I am Seattle based and have written professionally about parenting, cooking, penguins, and more. I am a photographer, too.
It seems safe to say that after a year of lockdown, normal life finally shimmers on the not too distant horizon. Maybe you’ve spent the past 12 months simply surviving, working, and taking care of your family, itching for an hour to write. Possibly you’ve enjoyed vast stretches of solo time, but maybe no motivation to put pen to paper or to open your digital document. Whatever your pandemic situation, you’re not alone if you feel FOMO about writing objectives left unaccomplished.
Almost a year into the COVID-19 pandemic, we are indebted to essential workers who’ve stocked and sold us groceries, tended our dental and medical issues, removed trash, put out fires and taught our children. So, how do we repay the people who hazard their own health to keep society up and running?
Curated write up of winter weather gear to get outside during our Covid winter
Tech tools, organizational supplies and more for your remote learning space
Starting this May, as you near the western edge of the Woodland Park Zoo, you may wonder how it is that you’ve been suddenly and swiftly transported to the arid, rocky coast of Punta San Juan, Peru.
So charming is the illusion, and so meticulously designed is the park’s naturalistic new Humboldt penguin habitat, that you’ll want to spend significantly more time with the black-and-white birds than you did in the past.
The Humboldts’ new Seattle home — a huge improvement over the smaller, old-s...
On a Saturday morning, less than 24 hours after the double wallop of my son’s 17th and daughter’s 15th birthdays, I wake with a headache and chills. Normally, starting my day sickish would be moderately disappointing. But it is mid-March 2020 and I live in Seattle, the current epi-center of Covid-19 in the United States. I think, Oh God, and mentally run through the previous week’s outings which involved only a handful of necessary supply grabs.
Despite the few expeditions into the wilds of s...
When you go on a first date, you might ask your dinner/coffee/hiking companion some variation of the usual and mundane inquiries: Where do you work? What do you like to do? Where are you from? Etcetera. Those questions are important, of course. It's good to know what external forces have shaped your date's life.
Finding out what really matters
But if you want to understand what really matters to the person you're choosing to spend time with, consider the 2015 infamous New York Times' story, "...
You arrive at your college campus of choice, summer’s heat giving way to cooler nights. The school marching band practices nearby, snares and brass echoing between dorms. Then Friday night comes (or, let’s be honest, it could be any night of the week), and your friends decide to head to a party with kegs and a makeshift cocktail bar. Everyone proceeds to drink excessively. You want to partake in the fun, but how can you imbibe without good times turning to regret? Or worse.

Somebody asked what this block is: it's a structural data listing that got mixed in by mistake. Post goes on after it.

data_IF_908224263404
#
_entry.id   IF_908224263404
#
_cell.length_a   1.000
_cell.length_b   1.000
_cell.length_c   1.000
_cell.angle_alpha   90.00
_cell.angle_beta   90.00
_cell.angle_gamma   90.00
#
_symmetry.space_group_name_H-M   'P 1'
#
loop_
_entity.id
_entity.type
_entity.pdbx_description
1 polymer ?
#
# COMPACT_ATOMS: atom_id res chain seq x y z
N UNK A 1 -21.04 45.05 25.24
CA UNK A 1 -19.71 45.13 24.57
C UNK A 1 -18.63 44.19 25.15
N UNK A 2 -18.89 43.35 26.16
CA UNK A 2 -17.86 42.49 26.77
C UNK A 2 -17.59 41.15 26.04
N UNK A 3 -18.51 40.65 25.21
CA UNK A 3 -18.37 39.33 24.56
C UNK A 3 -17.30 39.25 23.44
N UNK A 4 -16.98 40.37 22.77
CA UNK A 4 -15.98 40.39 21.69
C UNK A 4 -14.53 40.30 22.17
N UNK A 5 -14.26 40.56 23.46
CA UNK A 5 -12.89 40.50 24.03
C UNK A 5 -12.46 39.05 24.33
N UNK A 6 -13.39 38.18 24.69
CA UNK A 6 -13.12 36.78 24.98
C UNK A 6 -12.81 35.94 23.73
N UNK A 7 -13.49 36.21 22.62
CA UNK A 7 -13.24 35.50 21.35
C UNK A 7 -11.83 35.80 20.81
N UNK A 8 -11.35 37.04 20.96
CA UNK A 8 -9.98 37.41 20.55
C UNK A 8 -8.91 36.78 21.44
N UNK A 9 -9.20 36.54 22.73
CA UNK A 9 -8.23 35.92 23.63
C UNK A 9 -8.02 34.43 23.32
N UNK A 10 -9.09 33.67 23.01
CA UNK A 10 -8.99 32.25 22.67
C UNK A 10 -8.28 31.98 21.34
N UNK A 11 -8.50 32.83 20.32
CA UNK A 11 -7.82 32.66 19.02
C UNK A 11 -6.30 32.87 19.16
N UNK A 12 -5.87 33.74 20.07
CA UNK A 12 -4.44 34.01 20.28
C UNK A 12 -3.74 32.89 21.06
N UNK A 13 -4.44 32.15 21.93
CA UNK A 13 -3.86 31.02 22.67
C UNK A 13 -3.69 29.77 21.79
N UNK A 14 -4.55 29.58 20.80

The National Insti...
Research has shown that many high school seniors who hadn’t considered attending a community college before COVID-19 emerged worldwide, will now add two-year schools to their roster of options.
Come September, more students than ever will pivot toward attending local community colleges instead of traditional, often far from home, four-year universities.
The issue of community college credits not being transferrable was a common fear in past years, however, that scenario is becoming less and l...
The plastic chicken tray from Whole Foods infuriates Otto. In Germany, he says, there is none of this excessive-packaging bullshit.
I apologize on behalf of America, I say and throw the tray in the trash. He glares at me. The city won’t recycle it, I explain. It says so on the website.
Later I find the tray on the windowsill filled with damp soil. When I poke the dirt, a tiny seed rolls into view.
Other bits of garbage show up around the house. A torn pair of underwear becomes a dishcloth. Th...
Your presentation is due tomorrow. The dog is throwing up and needs to visit the vet. You’re arguing with your brother over whose turn it is to help your aging parents with a home project. Your heart pounds, your breathing accelerates, and your stomach twists into hard knots. We’re all overly familiar with acute stress and its symptoms. They are a primitive fight or flight response meant to boost enough energy for you to spin-kick a threat or run far away.
The Negative Effects of Stress
It is the night before a final exam and college kids all over campus are asking the eternal question: should I buy a bunch of energy drinks, snap on the headphones and pull an all-nighter, or am I better off going to bed at a reasonable hour but losing study time?
You dream of feeling calm and capable, ready to take on your days no matter what unexpected chaos comes your way. Instead of handling hardships with aplomb, though, you’re more likely to freak out.
How do you attain a level of zen that allows you to take each thing as it comes with grace? One proven method for helping quiet your mind and bolster your mood is repeating meaningful mantras called self affirmations.